India recalibrates FDI policy, China's R&D spending boom, and the political importance of this year's NPC

Welcome to today's The India China Newsletter.

In this issue, I'm looking at:
- India tweaking FDI restrictions on China
- Why foreign investors are flocking to China, despite all the politics, trade wars etc.
- China's R&D spending boom, and how India compares
- India's hidden costs from the border tensions
- The political importance of this year's National People's Congress
- How often did India figure in the People’s Daily in 2020 compared to other countries?

India, which put in stringent curbs on Chinese FDI in April 2020, is looking to somewhat calibrate its FDI policy. But this will not mean a return to an 'open door', the Economic Times reports:

The Centre is unlikely to adopt an open-door policy for Chinese investments anytime soon. However, the government is reportedly considering opening the door to foreign direct investment (FDI) to a limited extent where local manufacturing units don’t have sufficient capacity or in sectors extremely crucial to India’s interests.

Earlier, reports surfaced that the government was planning to start the process approve FDI proposals from Beijing on a “case-by-case” basis, lifting restrictions that were put in place to prevent opportunistic takeovers or acquisitions of Indian companies because of the pandemic.

Worth mentioning here is that security clearance would continue to be compulsory in all cases, and as a part of a standard operating guideline all investment proposals from Beijing are to be examined by the ministry-concerned, Also, the proposals will get clearance those from entities or investors based elsewhere but sending funds through Hong Kong and those that entail small investments by Chinese investors.

“Proposals are being examined as per three key guidelines... Any proposal entailing large investment would have to be in a critical area where there is minimal or negligible local presence,” a government official with knowledge of the matter told ET. He went on to add that these standard operating procedures(SOPs) direct the approval mechanism.

Michael Smith in the Australian Financial Review has a piece worth reflecting upon: despite all the politics, trade wars and decoupling talk, foreign investors have been flocking to China:

China’s factories used to be the symbol of its economic power. But these days its financial might is on display in the trading floors and asset managers’ offices in Hong Kong and Shanghai.

Investors from New York to London, Amsterdam and Auckland are scrambling to find a way into the world’s fastest-growing capital market.

Hungry for yield outside their zero-interest-rate home markets and unfazed by tensions between Beijing and Washington, investors are pouring billions of dollars into Chinese bonds, equities and other products.

Analysts say Beijing is entering a new phase of its rise, thanks to its $US16 trillion ($20 trillion) bond market and a wave of multibillion-dollar IPOs in Hong Kong, Shanghai and Shenzhen. Unperturbed by the international pushback against Xi Jinping’s increasingly authoritarian approach and threats of decoupling, foreign investors are expected to funnel billions of dollars more into Chinese bonds over the coming year. One asset manager is tipping at least another $US3 trillion ($3.8 trillion) over the next five years.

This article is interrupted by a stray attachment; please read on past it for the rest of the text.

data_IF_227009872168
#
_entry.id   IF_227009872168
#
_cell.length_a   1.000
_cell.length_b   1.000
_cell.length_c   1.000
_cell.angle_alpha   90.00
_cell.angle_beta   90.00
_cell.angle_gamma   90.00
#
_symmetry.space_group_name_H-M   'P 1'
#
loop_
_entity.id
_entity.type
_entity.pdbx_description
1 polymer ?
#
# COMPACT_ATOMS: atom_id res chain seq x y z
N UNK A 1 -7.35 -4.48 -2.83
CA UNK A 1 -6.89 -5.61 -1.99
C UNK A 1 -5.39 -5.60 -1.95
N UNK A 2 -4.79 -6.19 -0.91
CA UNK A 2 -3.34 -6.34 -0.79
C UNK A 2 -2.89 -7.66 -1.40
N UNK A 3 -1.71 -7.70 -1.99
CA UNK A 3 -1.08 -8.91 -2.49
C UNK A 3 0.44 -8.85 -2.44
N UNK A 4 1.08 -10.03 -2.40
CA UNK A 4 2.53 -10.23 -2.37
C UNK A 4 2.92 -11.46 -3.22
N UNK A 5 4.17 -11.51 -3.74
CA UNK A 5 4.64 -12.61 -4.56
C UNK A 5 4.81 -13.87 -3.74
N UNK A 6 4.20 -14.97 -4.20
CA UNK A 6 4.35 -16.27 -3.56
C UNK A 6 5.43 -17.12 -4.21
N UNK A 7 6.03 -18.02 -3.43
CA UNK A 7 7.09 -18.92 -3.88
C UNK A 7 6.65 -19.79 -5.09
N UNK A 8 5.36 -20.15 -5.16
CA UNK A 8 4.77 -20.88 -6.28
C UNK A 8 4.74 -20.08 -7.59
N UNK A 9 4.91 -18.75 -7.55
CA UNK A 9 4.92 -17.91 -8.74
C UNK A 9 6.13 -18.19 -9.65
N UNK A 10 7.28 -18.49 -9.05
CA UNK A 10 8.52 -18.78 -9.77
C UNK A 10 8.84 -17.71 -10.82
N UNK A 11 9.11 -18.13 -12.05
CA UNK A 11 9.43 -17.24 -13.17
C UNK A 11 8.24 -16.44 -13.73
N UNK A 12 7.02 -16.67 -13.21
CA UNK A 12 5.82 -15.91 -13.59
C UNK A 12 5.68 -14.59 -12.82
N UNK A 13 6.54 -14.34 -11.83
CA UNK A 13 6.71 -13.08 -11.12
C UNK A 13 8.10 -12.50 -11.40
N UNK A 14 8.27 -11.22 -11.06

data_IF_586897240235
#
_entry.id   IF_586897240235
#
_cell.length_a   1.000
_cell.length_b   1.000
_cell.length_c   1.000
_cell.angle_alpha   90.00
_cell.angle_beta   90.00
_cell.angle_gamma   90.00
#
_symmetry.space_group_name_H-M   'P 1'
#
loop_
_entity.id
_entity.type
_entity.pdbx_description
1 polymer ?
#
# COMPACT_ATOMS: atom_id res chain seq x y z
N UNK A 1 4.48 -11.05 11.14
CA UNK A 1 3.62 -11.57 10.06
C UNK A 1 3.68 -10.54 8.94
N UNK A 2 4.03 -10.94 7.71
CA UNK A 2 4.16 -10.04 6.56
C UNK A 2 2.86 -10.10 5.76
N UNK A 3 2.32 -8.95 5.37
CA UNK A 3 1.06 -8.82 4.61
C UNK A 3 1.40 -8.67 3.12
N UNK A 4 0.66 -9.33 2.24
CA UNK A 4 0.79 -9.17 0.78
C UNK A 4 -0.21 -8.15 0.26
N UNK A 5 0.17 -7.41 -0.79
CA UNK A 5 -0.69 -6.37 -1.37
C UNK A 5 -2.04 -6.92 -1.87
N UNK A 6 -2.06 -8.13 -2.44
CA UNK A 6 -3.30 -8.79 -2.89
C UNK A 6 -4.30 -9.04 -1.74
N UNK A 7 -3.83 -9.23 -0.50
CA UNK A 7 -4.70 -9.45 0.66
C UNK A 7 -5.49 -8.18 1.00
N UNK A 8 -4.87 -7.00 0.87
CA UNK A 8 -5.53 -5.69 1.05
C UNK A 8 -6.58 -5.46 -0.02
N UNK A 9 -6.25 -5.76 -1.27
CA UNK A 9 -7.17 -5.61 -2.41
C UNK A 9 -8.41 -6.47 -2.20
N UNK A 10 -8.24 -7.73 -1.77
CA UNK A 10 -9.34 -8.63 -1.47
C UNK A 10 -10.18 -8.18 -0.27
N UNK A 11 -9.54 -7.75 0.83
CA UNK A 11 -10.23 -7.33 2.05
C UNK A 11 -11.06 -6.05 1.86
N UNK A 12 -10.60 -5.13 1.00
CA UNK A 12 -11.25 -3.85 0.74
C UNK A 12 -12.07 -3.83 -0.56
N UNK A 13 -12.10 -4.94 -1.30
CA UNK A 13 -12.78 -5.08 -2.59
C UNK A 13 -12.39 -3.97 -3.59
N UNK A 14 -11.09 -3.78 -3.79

China’s spends on R&D grew by more than 10% in 2020:

China’s spending on research and development climbed 10.3% to 2.44 trillion Chinese yuan ($378 billion) in 2020, according to the nation’s National Bureau of Statistics.

The bureau said in a press release on Sunday that R&D spend, which looks to develop new services or products, accounted for 2.4% of China’s gross domestic product.

It’s a new record for China but it’s also the slowest incremental growth in five years and down from a 12.5% rise in 2019.

The bureau said that by the end of 2020, China had 522 “national key laboratories” and 350 “national engineering research centers” in operation.

It added that some 457,000 projects were funded by the National Natural Science Foundation of China last year and 3.6 million patents were granted, up from 40% on 2019.

By contrast, the U.S. was planning to spend around $134 billion on R&D in 2020, according to a report from the Federation of American Scientists last March. Official R&D spending figures are yet to be released by the U.S.

In my book (sorry for the book plug - I have endeavoured to keep those to a minimum and this is the first since I launched the newsletter, managed to last longer than I feared!), I devote a chapter to innovation in China and how investing in R&D and getting manufacturing right in many ways set the stage for what was to follow on the innovation side. India has a long, long way to go to catch up. I also mention in the book that there is some amount of complacency in assuming ‘free’ and ‘open’ countries are somehow naturally placed to be better innovators, even if history tells us, whether from the U.S. experience or China’s, without the right environment and enabling factors, that won’t count for much. This July 2019 report prepared by India’s economic advisory council to the Prime Minister on the R&D ecosystem had some interesting takeaways; given the economic hit of 2020, I’d be curious to see how the numbers turned out last year. From the report:

Gross Expenditure on R&D (GERD) has shown a consistently increasing trend over the years. • It has tripled in the last decade in nominal terms – from Rs. 24,117 crores in 2004-05 to an estimated Rs.1,04,864 crores in 2016-17. • As a fraction of GDP, public expenditures on R&D has been stagnant – between 0.6-0.7 percent of GDP – over the past two decades. • It is well below that in major nations such as the US (2.8), China (2.1), Israel (4.3) and Korea (4.2). 3. Segment Wise R&D Expend